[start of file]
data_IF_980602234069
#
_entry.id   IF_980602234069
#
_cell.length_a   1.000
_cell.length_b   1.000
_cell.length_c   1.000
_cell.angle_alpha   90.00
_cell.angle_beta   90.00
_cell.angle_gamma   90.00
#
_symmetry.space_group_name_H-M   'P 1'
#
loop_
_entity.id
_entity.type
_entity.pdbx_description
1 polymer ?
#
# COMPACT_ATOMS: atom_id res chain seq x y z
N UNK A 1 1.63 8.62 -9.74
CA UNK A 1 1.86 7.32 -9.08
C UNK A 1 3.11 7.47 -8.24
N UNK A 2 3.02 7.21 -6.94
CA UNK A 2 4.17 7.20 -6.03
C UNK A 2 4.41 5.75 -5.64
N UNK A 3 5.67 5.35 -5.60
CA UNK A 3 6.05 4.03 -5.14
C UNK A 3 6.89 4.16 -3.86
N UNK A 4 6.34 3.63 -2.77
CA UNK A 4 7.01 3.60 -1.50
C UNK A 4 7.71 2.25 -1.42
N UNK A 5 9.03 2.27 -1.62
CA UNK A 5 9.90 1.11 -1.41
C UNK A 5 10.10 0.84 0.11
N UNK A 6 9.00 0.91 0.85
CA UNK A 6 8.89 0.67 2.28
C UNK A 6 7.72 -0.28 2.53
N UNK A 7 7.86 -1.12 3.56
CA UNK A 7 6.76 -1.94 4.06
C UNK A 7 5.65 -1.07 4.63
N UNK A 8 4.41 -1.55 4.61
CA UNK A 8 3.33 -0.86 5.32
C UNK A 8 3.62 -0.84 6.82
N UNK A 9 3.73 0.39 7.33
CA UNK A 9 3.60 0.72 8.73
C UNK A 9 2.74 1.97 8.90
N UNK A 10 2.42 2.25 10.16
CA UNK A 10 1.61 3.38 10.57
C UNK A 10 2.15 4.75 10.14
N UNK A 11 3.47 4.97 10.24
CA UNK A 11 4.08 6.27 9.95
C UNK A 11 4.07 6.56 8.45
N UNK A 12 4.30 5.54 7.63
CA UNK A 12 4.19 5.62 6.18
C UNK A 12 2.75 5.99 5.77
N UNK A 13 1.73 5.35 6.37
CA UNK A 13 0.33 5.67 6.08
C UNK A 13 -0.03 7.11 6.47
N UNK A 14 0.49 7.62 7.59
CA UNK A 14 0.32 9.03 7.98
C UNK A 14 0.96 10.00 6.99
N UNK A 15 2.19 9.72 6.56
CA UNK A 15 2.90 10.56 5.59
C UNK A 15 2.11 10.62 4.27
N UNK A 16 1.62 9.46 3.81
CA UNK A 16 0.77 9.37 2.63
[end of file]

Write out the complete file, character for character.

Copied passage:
data_IF_980602234069
#
_entry.id   IF_980602234069
#
_cell.length_a   1.000
_cell.length_b   1.000
_cell.length_c   1.000
_cell.angle_alpha   90.00
_cell.angle_beta   90.00
_cell.angle_gamma   90.00
#
_symmetry.space_group_name_H-M   'P 1'
#
loop_
_entity.id
_entity.type
_entity.pdbx_description
1 polymer ?
#
# COMPACT_ATOMS: atom_id res chain seq x y z
N UNK A 1 1.63 8.62 -9.74
CA UNK A 1 1.86 7.32 -9.08
C UNK A 1 3.11 7.47 -8.24
N UNK A 2 3.02 7.21 -6.94
CA UNK A 2 4.17 7.20 -6.03
C UNK A 2 4.41 5.75 -5.64
N UNK A 3 5.67 5.35 -5.60
CA UNK A 3 6.05 4.03 -5.14
C UNK A 3 6.89 4.16 -3.86
N UNK A 4 6.34 3.63 -2.77
CA UNK A 4 7.01 3.60 -1.50
C UNK A 4 7.71 2.25 -1.42
N UNK A 5 9.03 2.27 -1.62
CA UNK A 5 9.90 1.11 -1.41
C UNK A 5 10.10 0.84 0.11
N UNK A 6 9.00 0.91 0.85
CA UNK A 6 8.89 0.67 2.28
C UNK A 6 7.72 -0.28 2.53
N UNK A 7 7.86 -1.12 3.56
CA UNK A 7 6.76 -1.94 4.06
C UNK A 7 5.65 -1.07 4.63
N UNK A 8 4.41 -1.55 4.61
CA UNK A 8 3.33 -0.86 5.32
C UNK A 8 3.62 -0.84 6.82
N UNK A 9 3.73 0.39 7.33
CA UNK A 9 3.60 0.72 8.73
C UNK A 9 2.74 1.97 8.90
N UNK A 10 2.42 2.25 10.16
CA UNK A 10 1.61 3.38 10.57
C UNK A 10 2.15 4.75 10.14
N UNK A 11 3.47 4.97 10.24
CA UNK A 11 4.08 6.27 9.95
C UNK A 11 4.07 6.56 8.45
N UNK A 12 4.30 5.54 7.63
CA UNK A 12 4.19 5.62 6.18
C UNK A 12 2.75 5.99 5.77
N UNK A 13 1.73 5.35 6.37
CA UNK A 13 0.33 5.67 6.08
C UNK A 13 -0.03 7.11 6.47
N UNK A 14 0.49 7.62 7.59
CA UNK A 14 0.32 9.03 7.98
C UNK A 14 0.96 10.00 6.99
N UNK A 15 2.19 9.72 6.56
CA UNK A 15 2.90 10.56 5.59
C UNK A 15 2.11 10.62 4.27
N UNK A 16 1.62 9.46 3.81
CA UNK A 16 0.77 9.37 2.63